Creston town council heard another eye-opening presentation about the clear and present danger of grizzly bears at Tuesday’s regular council meeting.
Bear Aware coordinator Gillian Cooper showed photos and maps to illustrate grizzly bear (all local grizzlies are tagged and tracked using GPS technology) activity throughout the valley. Earlier this year, council defeated a proposed bylaw that would have restricted bear attractants like summer bird feeders, unharvested fruit trees and the setting out of trash cans the day before garbage pickup.
Maps of grizzly bear activity showed a major crossing of bears moving down from the mountains and along a treed corridor south of Duck Lake toward the Kootenay River. In the past, the bears typically headed south to Highway 21, where they crossed to feed at the Regional District of Central Kootenay landfill site. Fencing of the landfill has been successful, she said, and those bears now seek out food and mating opportunities in the Creston Valley Wildlife Management Area.
A program that helps with the costs of bear fencing is available to rural landowners who have bear problems, she said.
“By working with developers and business owners you have done an awesome job of reducing bear attractants,” she told council.
She showed photos of fenced trash container areas behind the Ricky’s All Day Grill at the Ramada hotel and Tim Hortons, and credited a number of existing food service businesses for taking similar precautions.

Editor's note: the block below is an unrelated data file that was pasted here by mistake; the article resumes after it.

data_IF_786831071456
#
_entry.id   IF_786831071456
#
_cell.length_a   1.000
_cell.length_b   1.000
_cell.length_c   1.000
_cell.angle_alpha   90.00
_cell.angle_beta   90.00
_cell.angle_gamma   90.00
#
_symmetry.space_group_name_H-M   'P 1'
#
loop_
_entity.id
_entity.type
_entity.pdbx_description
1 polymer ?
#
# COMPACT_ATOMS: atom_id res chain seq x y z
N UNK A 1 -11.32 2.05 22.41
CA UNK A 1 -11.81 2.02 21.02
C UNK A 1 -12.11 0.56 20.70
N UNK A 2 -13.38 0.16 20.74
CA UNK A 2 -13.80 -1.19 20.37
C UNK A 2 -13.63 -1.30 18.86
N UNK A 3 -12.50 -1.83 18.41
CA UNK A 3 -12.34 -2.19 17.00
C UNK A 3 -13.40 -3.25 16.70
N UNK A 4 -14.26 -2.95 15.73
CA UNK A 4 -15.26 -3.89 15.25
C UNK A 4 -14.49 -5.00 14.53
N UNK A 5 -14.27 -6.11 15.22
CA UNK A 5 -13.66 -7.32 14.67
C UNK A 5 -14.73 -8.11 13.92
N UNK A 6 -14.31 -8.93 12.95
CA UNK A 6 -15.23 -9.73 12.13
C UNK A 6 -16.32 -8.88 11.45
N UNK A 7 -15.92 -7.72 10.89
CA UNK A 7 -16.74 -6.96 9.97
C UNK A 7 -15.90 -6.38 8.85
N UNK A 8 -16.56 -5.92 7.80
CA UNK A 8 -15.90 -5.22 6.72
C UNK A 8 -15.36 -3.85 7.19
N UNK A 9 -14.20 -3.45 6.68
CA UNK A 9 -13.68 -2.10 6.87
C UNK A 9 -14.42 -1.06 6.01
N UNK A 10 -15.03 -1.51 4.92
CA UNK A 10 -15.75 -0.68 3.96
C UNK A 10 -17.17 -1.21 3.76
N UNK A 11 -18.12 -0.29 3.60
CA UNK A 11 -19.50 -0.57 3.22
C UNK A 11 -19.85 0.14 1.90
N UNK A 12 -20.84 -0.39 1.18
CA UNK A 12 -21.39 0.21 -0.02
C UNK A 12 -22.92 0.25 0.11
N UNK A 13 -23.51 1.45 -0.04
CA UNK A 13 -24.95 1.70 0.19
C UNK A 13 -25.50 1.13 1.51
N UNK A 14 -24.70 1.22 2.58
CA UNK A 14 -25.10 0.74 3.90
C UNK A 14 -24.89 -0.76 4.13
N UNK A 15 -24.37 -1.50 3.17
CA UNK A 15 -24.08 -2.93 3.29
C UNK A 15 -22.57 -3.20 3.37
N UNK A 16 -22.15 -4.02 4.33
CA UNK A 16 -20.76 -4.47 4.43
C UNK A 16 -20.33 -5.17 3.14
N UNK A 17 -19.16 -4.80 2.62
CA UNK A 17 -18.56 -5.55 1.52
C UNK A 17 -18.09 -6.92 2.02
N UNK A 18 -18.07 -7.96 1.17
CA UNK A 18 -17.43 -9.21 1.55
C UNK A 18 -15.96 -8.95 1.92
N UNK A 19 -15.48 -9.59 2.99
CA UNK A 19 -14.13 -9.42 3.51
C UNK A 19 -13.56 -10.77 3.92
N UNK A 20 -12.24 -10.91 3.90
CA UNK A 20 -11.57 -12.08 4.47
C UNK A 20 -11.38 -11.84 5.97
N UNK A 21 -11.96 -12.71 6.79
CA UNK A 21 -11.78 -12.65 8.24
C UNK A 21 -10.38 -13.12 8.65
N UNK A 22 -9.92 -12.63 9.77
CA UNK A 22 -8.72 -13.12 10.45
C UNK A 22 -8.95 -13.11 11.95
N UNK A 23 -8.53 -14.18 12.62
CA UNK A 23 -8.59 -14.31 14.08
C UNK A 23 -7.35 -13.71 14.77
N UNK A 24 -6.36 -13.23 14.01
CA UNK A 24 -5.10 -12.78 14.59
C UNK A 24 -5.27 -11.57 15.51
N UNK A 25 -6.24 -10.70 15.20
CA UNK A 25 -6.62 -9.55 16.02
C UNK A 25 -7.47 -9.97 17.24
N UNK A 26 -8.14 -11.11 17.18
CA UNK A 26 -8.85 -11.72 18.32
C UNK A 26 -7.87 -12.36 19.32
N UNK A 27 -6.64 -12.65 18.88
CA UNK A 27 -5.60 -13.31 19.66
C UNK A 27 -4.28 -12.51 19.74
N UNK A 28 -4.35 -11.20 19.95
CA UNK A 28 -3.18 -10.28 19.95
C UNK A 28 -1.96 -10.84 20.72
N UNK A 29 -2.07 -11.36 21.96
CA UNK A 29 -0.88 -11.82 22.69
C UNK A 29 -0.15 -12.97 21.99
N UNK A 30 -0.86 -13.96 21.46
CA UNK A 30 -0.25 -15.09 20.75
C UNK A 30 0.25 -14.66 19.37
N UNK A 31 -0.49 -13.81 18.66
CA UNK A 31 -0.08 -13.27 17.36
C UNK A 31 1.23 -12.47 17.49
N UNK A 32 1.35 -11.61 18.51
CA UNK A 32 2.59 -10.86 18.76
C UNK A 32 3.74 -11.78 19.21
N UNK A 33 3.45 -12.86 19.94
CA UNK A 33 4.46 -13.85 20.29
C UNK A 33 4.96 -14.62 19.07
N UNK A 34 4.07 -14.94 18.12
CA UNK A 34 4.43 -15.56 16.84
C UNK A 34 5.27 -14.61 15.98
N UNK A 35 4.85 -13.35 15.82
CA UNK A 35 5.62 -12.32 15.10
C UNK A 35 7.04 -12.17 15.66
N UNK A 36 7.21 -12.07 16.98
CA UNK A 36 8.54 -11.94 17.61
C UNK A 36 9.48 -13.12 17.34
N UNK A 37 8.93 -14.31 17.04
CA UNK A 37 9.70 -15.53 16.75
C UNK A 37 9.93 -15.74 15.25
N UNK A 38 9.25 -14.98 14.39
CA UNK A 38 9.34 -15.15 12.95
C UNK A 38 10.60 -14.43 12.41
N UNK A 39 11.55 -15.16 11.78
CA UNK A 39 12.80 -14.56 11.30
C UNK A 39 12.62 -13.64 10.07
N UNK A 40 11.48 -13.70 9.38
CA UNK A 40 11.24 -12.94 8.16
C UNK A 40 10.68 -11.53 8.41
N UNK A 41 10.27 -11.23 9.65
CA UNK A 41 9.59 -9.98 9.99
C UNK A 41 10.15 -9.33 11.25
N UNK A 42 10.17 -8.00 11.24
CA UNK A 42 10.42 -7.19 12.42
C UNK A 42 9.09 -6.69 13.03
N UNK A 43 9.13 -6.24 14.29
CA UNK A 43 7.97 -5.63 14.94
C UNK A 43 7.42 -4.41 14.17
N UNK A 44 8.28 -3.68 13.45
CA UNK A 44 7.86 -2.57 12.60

Of particular interest to town residents, she said, is bear activity in Schikurski Park, which borders on residential areas. Cooper said residents need to be educated about keeping yards clear of ripe fruit and putting out trash in the morning, shortly before the garbage truck arrives.
•Council endorsed a Federation of Canadian Municipalities campaign to encourage the government of Canada to work with municipalities to create long-term funding program for infrastructure upgrades.
•A motion was passed in support of a planned Creston Valley Bird Fest next May. Project planner Tanna Patterson will be invited to a future council meeting to explain funding needs.
•After learning that the installation of a recharging station for electric vehicles would cost about triple the original $1,000 cost estimation, council voted to set aside the plan until the need for such a station was more evident.
•The period for open burning permits was extended through Nov. 15 on recommendation of Creston Fire Rescue, in recognition of burning restrictions that were only lifted recently.
•An offer from a business owner on 12th Avenue South to allow parking space for public use in return for the town’s commitment to keep it clear of snow was respectfully declined.
“Our studies in the past two years indicate we have no shortage of parking space and this offer, while generous, has liability implications and would set a precedent we don’t want to get into,” said Mayor Ron Toyota.
•Councillors expressed concern for a statement made by RDCK chair and Area B director John Kettle, who reportedly made a statement at the Association of Kootenay Boundary Local Governments conference on Oct. 19 that “Creston is in serious trouble because of mismanagement.”
Toyota was directed to convey council’s displeasure about the statement, which councillors said was untruthful and inappropriate, in a letter to the RDCK.